There’s a Canadian journalist in prison in Cairo and he’s due to go on trial on Thursday. So far, there’s been no public condemnation of his detention from Ottawa.
I deliberately say “Canadian,” as opposed to “Egyptian-Canadian” on the grounds that all dual citizens (like myself) would like to feel that the government would be on our side should there be a knock on the door at night.
Mohamed Fahmy, 39, and two of his colleagues from Al Jazeera English were arrested in late December, apparently victims of the political upheaval in Egypt. The interim military-supported government thinks that Al Jazeera’s coverage is biased toward former president Mohamed Morsi’s fundamentalist supporters.
The three journalists have been charged with being members of the (recently outlawed) Muslim Brotherhood, and with providing support to the Brotherhood through their reporting. The military government has accused the three, along with several other colleagues, of “airing false news aimed at informing the outside world that the country was witnessing a civil war.”
Mohamed’s brother, Adel, says the charges are nonsense: “My brother is the furthest from any such ideology,” he said in a phone interview. “He is a passionate journalist, not related to any of these groups.” From Egypt, the Fahmy family emigrated to Montreal, and the three boys spent 12 years in Canada. Their parents still live in Montreal, although they’ve travelled to Cairo for Mohamed’s trial.
There have been heartening calls for the journalists’ release from many corners, including Canadian Journalists for Free Expression, the Committee to Protect Journalists and filmmaker John Greyson, who was also imprisoned in Egypt and freed after pressure from the Canadian government. Even Barack Obama has spoken out against the charges through his spokesman, Jay Carney: “The restrictions on freedom of expression in Egypt are a concern, and that includes the targeting of Egyptian and foreign journalists and academics simply for expressing their views.”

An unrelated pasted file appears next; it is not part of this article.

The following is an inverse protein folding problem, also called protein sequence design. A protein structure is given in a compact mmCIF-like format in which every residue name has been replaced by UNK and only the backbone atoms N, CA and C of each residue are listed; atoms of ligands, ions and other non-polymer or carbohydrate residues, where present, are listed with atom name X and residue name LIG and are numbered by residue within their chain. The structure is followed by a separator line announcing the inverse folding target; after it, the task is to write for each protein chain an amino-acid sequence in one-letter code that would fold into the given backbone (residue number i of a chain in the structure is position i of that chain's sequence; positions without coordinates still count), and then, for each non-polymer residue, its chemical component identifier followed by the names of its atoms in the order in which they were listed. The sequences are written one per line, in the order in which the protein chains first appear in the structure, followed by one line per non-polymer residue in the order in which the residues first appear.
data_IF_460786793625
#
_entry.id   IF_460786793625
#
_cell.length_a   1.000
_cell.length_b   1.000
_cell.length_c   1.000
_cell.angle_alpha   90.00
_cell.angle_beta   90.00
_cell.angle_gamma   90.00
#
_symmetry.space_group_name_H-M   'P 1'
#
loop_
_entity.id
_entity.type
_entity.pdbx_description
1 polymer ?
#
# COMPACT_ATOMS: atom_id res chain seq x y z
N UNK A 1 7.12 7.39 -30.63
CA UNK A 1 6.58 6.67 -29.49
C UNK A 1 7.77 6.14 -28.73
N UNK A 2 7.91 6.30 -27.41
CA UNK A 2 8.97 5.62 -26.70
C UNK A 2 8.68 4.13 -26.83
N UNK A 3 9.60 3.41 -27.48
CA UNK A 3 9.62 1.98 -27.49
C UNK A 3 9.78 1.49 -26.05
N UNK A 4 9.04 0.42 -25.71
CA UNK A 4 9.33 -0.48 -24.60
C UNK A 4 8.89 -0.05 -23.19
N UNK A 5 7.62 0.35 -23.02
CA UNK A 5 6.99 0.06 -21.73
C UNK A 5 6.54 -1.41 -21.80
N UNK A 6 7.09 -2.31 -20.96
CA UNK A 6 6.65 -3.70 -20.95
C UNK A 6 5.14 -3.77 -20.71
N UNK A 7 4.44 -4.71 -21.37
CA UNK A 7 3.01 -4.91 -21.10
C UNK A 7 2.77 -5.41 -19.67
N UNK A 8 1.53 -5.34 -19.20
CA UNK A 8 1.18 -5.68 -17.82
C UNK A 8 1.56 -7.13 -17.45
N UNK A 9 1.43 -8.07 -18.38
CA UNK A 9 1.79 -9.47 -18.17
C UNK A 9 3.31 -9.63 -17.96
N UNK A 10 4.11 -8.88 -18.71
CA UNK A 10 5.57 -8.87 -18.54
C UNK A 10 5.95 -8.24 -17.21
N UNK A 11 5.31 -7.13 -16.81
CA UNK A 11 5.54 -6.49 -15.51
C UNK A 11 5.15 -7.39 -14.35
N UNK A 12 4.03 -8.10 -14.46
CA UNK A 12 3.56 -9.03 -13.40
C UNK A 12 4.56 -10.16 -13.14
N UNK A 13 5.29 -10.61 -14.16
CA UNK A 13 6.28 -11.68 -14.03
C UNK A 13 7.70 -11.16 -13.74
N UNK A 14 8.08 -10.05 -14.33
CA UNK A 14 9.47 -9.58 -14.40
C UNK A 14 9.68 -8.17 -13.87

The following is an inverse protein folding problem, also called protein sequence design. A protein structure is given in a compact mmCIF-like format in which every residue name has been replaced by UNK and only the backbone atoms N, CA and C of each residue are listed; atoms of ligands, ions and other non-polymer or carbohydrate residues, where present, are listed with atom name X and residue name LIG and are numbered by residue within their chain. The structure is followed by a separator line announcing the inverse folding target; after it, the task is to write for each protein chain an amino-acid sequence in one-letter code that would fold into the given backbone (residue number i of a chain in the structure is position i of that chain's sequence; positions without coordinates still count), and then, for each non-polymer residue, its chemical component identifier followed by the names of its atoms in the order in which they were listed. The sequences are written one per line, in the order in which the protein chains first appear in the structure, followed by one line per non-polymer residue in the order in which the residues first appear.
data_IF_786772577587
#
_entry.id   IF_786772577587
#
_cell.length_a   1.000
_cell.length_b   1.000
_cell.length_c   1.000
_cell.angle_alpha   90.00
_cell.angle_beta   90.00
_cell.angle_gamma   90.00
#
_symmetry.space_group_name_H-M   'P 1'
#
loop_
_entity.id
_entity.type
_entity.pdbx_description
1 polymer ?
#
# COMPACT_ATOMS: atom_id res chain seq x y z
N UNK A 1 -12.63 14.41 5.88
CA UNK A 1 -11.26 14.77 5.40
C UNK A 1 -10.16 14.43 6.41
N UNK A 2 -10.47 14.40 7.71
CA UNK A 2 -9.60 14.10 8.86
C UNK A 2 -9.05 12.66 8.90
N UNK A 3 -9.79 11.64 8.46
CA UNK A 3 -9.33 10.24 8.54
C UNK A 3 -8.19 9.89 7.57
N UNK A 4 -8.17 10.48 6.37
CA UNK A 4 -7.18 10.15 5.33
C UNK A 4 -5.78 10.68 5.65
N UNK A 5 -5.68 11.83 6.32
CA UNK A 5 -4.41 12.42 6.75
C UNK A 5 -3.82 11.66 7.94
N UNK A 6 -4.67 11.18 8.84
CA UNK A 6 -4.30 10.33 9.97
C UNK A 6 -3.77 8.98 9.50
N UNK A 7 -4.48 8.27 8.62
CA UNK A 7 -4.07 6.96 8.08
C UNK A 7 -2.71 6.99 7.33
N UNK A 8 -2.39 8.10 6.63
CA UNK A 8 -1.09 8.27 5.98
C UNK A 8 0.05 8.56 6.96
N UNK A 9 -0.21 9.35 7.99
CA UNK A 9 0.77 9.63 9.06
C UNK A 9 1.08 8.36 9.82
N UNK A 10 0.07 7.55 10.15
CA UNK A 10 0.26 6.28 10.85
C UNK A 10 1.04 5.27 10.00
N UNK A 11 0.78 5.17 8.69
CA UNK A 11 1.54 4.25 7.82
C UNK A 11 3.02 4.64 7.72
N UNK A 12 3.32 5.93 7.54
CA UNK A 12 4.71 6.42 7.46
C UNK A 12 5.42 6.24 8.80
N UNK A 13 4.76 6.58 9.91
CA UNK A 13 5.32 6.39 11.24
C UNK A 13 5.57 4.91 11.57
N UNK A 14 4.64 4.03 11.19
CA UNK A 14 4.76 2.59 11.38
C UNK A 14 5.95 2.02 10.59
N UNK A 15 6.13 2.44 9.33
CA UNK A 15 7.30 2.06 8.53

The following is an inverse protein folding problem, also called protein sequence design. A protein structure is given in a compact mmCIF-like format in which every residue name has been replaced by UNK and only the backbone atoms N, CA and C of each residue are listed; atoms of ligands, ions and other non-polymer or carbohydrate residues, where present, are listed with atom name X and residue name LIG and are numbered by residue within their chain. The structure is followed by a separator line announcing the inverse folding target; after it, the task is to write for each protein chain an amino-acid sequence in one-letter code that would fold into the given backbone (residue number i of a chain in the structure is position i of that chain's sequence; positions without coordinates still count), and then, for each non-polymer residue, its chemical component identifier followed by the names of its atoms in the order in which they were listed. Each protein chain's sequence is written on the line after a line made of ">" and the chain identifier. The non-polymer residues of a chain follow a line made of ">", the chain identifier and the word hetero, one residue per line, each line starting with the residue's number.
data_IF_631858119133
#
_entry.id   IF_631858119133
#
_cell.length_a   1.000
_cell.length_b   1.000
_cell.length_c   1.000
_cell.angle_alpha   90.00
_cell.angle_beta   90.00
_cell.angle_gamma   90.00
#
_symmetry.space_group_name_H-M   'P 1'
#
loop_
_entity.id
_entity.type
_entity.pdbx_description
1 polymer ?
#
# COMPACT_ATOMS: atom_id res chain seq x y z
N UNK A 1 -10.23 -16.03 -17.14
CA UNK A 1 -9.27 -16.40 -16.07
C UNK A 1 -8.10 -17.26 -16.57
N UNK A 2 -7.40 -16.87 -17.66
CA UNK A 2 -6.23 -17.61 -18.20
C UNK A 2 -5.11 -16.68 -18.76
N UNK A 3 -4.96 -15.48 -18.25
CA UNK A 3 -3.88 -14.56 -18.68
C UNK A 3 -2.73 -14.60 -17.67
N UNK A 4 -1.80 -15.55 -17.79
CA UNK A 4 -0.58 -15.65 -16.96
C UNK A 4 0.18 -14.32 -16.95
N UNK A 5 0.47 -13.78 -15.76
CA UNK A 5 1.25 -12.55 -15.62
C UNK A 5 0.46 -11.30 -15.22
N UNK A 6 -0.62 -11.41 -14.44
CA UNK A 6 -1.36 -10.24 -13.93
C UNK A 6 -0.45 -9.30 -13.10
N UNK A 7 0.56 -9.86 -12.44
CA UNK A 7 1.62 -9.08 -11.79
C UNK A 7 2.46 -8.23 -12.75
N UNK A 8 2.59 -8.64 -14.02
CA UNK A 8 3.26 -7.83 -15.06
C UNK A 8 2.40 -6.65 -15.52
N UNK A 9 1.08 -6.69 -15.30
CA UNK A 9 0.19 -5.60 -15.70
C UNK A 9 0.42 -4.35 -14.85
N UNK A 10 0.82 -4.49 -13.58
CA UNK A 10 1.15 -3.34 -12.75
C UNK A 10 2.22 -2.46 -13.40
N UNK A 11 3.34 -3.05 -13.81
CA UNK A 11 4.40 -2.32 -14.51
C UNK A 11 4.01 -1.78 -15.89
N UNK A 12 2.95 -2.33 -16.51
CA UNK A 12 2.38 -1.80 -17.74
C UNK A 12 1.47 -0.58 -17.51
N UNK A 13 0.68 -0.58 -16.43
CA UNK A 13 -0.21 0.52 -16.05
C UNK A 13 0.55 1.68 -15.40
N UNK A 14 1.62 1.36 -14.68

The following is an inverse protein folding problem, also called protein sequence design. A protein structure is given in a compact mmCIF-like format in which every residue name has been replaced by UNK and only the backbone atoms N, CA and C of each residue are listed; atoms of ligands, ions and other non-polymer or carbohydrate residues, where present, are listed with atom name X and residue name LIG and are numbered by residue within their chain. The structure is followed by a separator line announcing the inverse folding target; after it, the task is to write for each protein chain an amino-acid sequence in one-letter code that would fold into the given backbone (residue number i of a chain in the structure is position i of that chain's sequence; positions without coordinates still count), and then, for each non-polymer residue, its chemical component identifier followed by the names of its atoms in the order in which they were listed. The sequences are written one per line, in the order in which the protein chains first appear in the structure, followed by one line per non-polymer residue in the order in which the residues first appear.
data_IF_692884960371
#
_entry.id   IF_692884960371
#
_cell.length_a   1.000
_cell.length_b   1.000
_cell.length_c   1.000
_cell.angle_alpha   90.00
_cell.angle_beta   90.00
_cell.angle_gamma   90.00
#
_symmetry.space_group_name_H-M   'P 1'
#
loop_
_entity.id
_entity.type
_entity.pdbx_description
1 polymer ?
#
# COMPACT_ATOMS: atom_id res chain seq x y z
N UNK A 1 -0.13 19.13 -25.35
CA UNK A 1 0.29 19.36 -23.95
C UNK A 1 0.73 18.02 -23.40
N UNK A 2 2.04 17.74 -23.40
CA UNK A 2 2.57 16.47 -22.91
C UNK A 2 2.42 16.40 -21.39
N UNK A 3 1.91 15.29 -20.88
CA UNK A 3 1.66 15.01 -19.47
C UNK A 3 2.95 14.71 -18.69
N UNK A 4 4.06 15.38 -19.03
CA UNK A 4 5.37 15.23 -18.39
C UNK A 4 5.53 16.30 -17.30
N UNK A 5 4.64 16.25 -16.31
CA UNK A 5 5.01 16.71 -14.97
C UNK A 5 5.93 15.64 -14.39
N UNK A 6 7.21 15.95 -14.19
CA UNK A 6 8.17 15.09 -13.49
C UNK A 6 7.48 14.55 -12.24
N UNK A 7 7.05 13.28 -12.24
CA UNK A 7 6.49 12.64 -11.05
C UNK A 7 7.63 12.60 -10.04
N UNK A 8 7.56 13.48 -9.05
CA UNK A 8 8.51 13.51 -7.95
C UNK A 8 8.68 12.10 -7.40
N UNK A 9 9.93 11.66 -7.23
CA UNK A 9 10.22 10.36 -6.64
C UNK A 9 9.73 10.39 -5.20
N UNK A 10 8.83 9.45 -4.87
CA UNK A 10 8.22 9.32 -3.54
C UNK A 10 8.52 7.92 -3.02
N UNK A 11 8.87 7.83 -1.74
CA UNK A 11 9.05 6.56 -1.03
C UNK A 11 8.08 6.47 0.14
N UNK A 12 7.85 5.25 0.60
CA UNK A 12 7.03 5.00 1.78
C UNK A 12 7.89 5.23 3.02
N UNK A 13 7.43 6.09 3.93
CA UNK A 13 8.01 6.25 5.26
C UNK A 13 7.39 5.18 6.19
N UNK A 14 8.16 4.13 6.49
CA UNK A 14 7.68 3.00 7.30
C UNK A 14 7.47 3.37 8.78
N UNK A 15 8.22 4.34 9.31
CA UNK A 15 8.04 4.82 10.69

The Australian government is lobbying for the release of Mr. Fahmy’s co-accused, Peter Greste. So that leaves Ottawa in bewildering silence. Is Mr. Fahmy, a dual Canadian-Egyptian citizen, seen as “not Canadian enough?” I can only surmise, and the vacuum offers few answers.
Adel Fahmy is quick to extend gratitude to the Canadian consular staff in Cairo, who have helped his brother receive medical treatment for an injured shoulder, and sought improved conditions. (Mohamed Fahmy was originally kept in solitary confinement in a notorious high-security prison, but he’s now joined his Al Jazeera colleagues and has access to food and an hour of exercise a day. He still can’t have a pen, paper or books, though.)
When asked if he’d like more support from Ottawa, Adel Fahmy said, “We would definitely like it. It would have an impact, in my opinion. But I’m in no position to criticize or ask why it hasn’t happened.”
But another supporter in Cairo, who asked not to be named for security reasons, is more blunt: “Why have they been silent? We need more support from the Canadian government.”
Mr. Fahmy had been working for Al Jazeera for just three months when he was arrested. He was, to put it mildly, in the wrong place at the wrong time, caught up in political turbulence beyond his control. As Cambridge University political scientist Hazem Kandil wrote in the London Review of Books this week, “What Egypt has become three years after its once-inspiring revolt is a police state more vigorous than anything we have seen since Nasser … those who refuse to toe the line must be ostracized and those who persist punished as traitors.”
Cairo blogger Sarah Carr recently wrote, “the continuing mass arrests and detentions … have had a chilling effect on the media. Journalists must now contend with both the threat of being shot, or detained, or attacked by enterprising members of the general public who have it rammed down their throats – by local media – that Al Jazeera and foreign journalists are out to spread chaos in Egypt.”
Mohamed Fahmy’s family say that he’s in reasonably good spirits as his trial approaches, and that messages of support buoy his spirits. Think how much better it would be if one of those messages came from Ottawa.Report Typo/Error